194. The Secretary General thanked the participants for the active participation of the members, observers, and IOPs in this encouraging meeting. He felt that the meeting had moved a long way forwards towards COP9, and noted that some CHF 150,000 has already been pledged for the COP, though there is a very long way to go - he observed that the fundraising will be a collective effort and counted on the help of the Parties.

195. The SG acknowledged an enormous debt to the Bureau staff, both those who were visible and those who were less so, in ensuring that the participants could do their work. He also thanked the Government of Switzerland for the splendid evening and dinner. He conveyed his strong gratitude to the SC Chair, Gordana Beltram, and the Vice Chair, Javed Amin Mansour, for their able leadership of the proceedings.

196. The Chair expressed appreciation for all of the very positive contributions of the members, observers, and IOPs - she thanked them all, and thanked the Bureau staff as well for its excellent teamwork, not only in the documentation but in the logistics, too, Annette, Montse, Mireille, and Valerie, and in the work of the Senior Advisors. She also applauded the contribution of the great team of Assistant Advisors. She offered her thanks to the interpreters and to IUCN for having provided the venue. She noted that the Convention is well on its way to Uganda, but there is still a lot of work to do.


Report of Subgroup on Resolution VIII.45

Subgroup members: Argentina, Austria, Iran, Japan, Morocco, Romania, Papua New Guinea, U.S.A., Birdlife International.

Resolution VIII.45 includes several charges to the Standing Committee. The Subgroup on this resolution offers the following recommendations to the Standing Committee with regard to these matters.

Article 10: Directs the Standing Committee to undertake, as one of its highest priorities, a general review of the effectiveness of the process of drafting, considering, adopting and implementing Resolutions and Recommendations adopted by the Sixth, Seventh, and Eighth Meeting of the Conference of the Parties;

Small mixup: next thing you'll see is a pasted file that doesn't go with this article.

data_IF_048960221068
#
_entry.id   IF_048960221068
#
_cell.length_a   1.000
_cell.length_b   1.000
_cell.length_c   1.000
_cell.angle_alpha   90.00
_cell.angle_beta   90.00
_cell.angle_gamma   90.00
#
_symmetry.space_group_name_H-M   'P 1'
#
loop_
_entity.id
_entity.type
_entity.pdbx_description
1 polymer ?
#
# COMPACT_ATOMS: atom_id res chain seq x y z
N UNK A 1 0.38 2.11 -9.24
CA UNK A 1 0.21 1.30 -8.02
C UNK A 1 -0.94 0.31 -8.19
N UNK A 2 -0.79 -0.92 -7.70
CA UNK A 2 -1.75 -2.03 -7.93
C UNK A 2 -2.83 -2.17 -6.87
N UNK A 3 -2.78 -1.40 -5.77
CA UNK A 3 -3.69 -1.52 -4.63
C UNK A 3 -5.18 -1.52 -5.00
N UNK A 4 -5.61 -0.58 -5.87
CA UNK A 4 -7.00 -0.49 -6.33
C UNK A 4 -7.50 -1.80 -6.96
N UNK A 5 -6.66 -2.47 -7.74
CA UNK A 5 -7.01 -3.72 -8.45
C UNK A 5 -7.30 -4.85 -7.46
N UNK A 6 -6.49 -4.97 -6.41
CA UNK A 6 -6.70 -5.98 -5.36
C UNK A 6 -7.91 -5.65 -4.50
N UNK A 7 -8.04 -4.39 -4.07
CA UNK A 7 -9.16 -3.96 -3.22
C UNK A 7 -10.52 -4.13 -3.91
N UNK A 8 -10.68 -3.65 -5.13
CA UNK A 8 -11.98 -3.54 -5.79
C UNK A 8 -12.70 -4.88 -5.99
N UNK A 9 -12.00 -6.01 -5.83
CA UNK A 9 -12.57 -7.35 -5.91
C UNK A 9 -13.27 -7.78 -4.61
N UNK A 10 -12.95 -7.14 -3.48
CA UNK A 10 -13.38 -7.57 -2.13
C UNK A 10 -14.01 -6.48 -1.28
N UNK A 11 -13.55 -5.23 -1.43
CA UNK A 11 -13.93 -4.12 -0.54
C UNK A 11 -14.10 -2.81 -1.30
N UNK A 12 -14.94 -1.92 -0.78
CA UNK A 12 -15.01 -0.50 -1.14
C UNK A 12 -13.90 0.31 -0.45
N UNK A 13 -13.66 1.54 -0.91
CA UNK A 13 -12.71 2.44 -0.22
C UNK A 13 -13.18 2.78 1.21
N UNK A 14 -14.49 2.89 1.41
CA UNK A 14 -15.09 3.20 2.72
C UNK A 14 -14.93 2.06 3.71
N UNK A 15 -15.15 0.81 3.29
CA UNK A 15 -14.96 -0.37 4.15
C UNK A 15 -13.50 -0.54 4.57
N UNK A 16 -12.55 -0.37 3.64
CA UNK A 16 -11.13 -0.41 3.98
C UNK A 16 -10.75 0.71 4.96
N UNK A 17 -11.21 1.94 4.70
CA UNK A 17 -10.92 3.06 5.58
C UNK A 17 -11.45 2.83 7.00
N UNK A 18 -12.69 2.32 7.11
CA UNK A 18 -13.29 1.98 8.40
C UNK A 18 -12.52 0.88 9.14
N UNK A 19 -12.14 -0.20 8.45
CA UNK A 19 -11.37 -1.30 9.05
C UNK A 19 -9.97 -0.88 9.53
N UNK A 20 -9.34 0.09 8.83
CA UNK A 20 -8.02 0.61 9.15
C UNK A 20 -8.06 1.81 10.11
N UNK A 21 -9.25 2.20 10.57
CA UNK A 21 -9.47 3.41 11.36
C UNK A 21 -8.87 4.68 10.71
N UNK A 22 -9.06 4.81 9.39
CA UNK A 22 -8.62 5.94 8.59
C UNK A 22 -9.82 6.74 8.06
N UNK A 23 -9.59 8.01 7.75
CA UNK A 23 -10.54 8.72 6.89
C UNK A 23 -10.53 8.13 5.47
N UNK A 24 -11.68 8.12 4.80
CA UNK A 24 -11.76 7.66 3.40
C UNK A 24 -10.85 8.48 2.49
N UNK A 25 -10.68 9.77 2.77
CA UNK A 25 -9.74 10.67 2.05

-- The third version of the draft questionnaire was distributed to Subgroup members. It was agreed that any additional comments should be provided to the Chair within three weeks of adjournment of the SC meeting.

-- A draft cover letter for the questionnaire shall be prepared by the Chair and circulated to Subgroup members and the Secretariat for review and comment. This letter should indicate the purpose of the survey, suggest to whom it should be distributed, and clarify any potential confusion with the STRP's research on effectiveness indicators.

-- The questionnaire will be sent to each Ramsar national administrative authority and the latter shall be responsible for subsequent internal distribution within their country, to include all Ramsar sites, national committees, water resource agencies, and other entities to which Ramsar guidelines could be useful.

-- The questionnaire shall also be circulated to a number of international NGOs and other organizations involved in water resource conservation, use and management.

Article 12: Directs the Standing Committee, based upon this review of the effectiveness and efficiency of the process of drafting, considering, adopting and implementing Resolutions and Recommendations, to prepare and circulate to Parties in a timely manner a report and recommendations on this matter, including possible amendments to the Rules of Procedure, to be considered at COP9.

-- This Subgroup recommends that the SC adopt the following recommendation:

"Requests the Secretariat, working with the STRP and this Subgroup, to explore the most practical approaches to address Resolution VIII.45."

Article 18: Requests the Standing Committee to analyse, report and provide recommendations on possibilities to improve the efficiency of the meeting of the Conference of the Parties.

-- Further recommendations under this Article may be made following circulation and analysis of the questionnaire.

Article 19: Recommends that in preparing the agenda and programme for future COPs the Standing Committee, host country and Bureau endeavor to maximize the wise use of time on the agreed agenda for Convention business, including reports previously circulated as conference documents.

-- The Subgroup reiterates the importance of Article 19 supporting that these adjustments might result in shortening the length of the COP.